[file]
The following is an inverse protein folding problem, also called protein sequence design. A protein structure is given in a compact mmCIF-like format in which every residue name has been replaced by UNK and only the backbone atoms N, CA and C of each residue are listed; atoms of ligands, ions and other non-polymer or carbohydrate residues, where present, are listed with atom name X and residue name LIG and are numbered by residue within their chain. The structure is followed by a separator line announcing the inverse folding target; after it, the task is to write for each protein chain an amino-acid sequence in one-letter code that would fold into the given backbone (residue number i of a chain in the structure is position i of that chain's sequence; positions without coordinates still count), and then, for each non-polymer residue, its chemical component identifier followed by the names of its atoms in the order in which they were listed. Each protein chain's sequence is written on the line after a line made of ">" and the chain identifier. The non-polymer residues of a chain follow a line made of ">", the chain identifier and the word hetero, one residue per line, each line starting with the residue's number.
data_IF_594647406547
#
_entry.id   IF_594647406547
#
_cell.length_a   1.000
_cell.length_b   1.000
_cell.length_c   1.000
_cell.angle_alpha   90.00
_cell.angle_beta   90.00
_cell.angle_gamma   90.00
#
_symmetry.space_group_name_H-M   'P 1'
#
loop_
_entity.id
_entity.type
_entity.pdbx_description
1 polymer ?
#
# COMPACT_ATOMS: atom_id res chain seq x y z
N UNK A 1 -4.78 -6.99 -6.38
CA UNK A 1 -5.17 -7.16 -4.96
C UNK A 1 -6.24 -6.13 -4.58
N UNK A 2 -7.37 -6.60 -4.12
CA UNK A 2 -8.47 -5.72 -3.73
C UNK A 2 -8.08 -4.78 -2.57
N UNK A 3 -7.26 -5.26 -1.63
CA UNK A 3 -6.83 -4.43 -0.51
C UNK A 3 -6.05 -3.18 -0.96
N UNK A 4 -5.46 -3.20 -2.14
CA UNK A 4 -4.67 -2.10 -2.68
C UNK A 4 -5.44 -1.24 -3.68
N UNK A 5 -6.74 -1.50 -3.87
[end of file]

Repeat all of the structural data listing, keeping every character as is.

The following is an inverse protein folding problem, also called protein sequence design. A protein structure is given in a compact mmCIF-like format in which every residue name has been replaced by UNK and only the backbone atoms N, CA and C of each residue are listed; atoms of ligands, ions and other non-polymer or carbohydrate residues, where present, are listed with atom name X and residue name LIG and are numbered by residue within their chain. The structure is followed by a separator line announcing the inverse folding target; after it, the task is to write for each protein chain an amino-acid sequence in one-letter code that would fold into the given backbone (residue number i of a chain in the structure is position i of that chain's sequence; positions without coordinates still count), and then, for each non-polymer residue, its chemical component identifier followed by the names of its atoms in the order in which they were listed. Each protein chain's sequence is written on the line after a line made of ">" and the chain identifier. The non-polymer residues of a chain follow a line made of ">", the chain identifier and the word hetero, one residue per line, each line starting with the residue's number.
data_IF_594647406547
#
_entry.id   IF_594647406547
#
_cell.length_a   1.000
_cell.length_b   1.000
_cell.length_c   1.000
_cell.angle_alpha   90.00
_cell.angle_beta   90.00
_cell.angle_gamma   90.00
#
_symmetry.space_group_name_H-M   'P 1'
#
loop_
_entity.id
_entity.type
_entity.pdbx_description
1 polymer ?
#
# COMPACT_ATOMS: atom_id res chain seq x y z
N UNK A 1 -4.78 -6.99 -6.38
CA UNK A 1 -5.17 -7.16 -4.96
C UNK A 1 -6.24 -6.13 -4.58
N UNK A 2 -7.37 -6.60 -4.12
CA UNK A 2 -8.47 -5.72 -3.73
C UNK A 2 -8.08 -4.78 -2.57
N UNK A 3 -7.26 -5.26 -1.63
CA UNK A 3 -6.83 -4.43 -0.51
C UNK A 3 -6.05 -3.18 -0.96
N UNK A 4 -5.46 -3.20 -2.14
CA UNK A 4 -4.67 -2.10 -2.68
C UNK A 4 -5.44 -1.24 -3.68
N UNK A 5 -6.74 -1.50 -3.87